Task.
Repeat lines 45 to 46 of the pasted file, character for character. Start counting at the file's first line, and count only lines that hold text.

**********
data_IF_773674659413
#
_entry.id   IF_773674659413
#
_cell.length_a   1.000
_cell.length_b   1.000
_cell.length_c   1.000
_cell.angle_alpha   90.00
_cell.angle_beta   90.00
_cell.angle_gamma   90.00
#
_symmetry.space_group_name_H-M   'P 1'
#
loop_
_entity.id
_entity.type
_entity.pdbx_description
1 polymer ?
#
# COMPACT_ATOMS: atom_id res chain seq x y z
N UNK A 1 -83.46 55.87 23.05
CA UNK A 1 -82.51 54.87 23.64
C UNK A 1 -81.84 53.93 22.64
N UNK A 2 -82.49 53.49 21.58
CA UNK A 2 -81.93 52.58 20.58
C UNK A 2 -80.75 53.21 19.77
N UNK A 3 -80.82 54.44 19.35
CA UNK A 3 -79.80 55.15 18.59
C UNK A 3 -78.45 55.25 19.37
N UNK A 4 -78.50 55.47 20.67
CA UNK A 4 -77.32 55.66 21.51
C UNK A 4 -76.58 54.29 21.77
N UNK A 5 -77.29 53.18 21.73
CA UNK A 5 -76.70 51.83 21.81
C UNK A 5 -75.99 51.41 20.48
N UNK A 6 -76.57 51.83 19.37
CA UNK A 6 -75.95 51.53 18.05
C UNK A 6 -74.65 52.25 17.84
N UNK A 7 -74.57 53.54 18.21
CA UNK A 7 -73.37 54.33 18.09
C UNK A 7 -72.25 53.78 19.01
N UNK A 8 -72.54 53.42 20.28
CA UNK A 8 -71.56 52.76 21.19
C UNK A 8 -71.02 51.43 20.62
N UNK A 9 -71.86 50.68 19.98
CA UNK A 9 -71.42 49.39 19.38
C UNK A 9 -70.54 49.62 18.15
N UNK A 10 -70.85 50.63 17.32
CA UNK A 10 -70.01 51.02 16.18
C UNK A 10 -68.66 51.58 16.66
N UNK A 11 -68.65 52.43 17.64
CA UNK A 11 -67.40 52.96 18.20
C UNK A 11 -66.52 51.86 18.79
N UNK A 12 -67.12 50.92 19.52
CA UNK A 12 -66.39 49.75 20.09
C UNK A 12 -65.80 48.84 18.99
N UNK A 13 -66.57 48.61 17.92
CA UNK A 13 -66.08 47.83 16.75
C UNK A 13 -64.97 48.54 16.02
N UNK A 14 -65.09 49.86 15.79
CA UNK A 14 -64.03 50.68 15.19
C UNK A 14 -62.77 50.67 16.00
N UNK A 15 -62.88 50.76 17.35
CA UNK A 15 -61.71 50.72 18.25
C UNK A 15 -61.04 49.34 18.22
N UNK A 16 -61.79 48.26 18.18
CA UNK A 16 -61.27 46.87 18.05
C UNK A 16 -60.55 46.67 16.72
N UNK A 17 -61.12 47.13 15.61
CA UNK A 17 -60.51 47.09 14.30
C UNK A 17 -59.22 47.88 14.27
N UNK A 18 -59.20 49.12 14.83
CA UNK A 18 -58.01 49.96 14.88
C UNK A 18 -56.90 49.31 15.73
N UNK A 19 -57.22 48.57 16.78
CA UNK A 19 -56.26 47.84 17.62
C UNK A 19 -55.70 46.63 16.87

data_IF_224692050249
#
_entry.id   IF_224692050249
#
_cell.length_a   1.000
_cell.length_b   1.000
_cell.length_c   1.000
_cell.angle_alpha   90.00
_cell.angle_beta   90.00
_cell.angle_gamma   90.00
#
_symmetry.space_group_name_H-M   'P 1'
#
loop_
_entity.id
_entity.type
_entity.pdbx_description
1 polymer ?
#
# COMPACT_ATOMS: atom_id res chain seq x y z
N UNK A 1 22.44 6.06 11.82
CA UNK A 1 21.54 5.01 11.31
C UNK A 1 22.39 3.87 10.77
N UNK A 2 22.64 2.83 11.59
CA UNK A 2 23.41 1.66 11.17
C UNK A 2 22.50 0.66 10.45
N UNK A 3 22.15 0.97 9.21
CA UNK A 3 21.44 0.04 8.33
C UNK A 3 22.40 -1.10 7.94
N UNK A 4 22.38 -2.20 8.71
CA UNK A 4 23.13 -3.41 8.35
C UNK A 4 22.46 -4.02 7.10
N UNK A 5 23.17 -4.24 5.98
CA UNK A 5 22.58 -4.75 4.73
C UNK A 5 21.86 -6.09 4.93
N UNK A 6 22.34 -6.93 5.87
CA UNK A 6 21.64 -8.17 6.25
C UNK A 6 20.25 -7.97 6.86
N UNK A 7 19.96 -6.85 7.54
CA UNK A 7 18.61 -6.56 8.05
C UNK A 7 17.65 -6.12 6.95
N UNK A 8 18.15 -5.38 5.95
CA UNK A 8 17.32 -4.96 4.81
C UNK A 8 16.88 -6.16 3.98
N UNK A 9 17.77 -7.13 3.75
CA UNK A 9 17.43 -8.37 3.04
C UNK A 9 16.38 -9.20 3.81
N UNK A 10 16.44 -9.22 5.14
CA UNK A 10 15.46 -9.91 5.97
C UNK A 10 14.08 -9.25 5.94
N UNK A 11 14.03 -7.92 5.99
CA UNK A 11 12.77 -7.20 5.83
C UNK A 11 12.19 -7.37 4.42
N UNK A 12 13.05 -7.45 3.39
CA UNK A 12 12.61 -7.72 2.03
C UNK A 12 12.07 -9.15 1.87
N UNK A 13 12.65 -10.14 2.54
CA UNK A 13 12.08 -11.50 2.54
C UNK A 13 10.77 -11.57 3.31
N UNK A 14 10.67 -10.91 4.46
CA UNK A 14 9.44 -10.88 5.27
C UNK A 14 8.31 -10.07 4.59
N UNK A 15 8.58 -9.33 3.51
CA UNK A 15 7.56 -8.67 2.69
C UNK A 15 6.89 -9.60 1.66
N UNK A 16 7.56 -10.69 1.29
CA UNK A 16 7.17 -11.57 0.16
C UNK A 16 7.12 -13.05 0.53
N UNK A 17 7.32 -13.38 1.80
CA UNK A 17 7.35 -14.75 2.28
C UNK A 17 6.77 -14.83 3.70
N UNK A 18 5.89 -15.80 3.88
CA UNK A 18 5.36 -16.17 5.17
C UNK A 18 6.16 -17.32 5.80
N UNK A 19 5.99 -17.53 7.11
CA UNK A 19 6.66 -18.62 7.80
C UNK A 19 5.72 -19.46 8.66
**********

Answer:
N UNK A 9 -71.86 50.68 19.98
CA UNK A 9 -71.42 49.39 19.38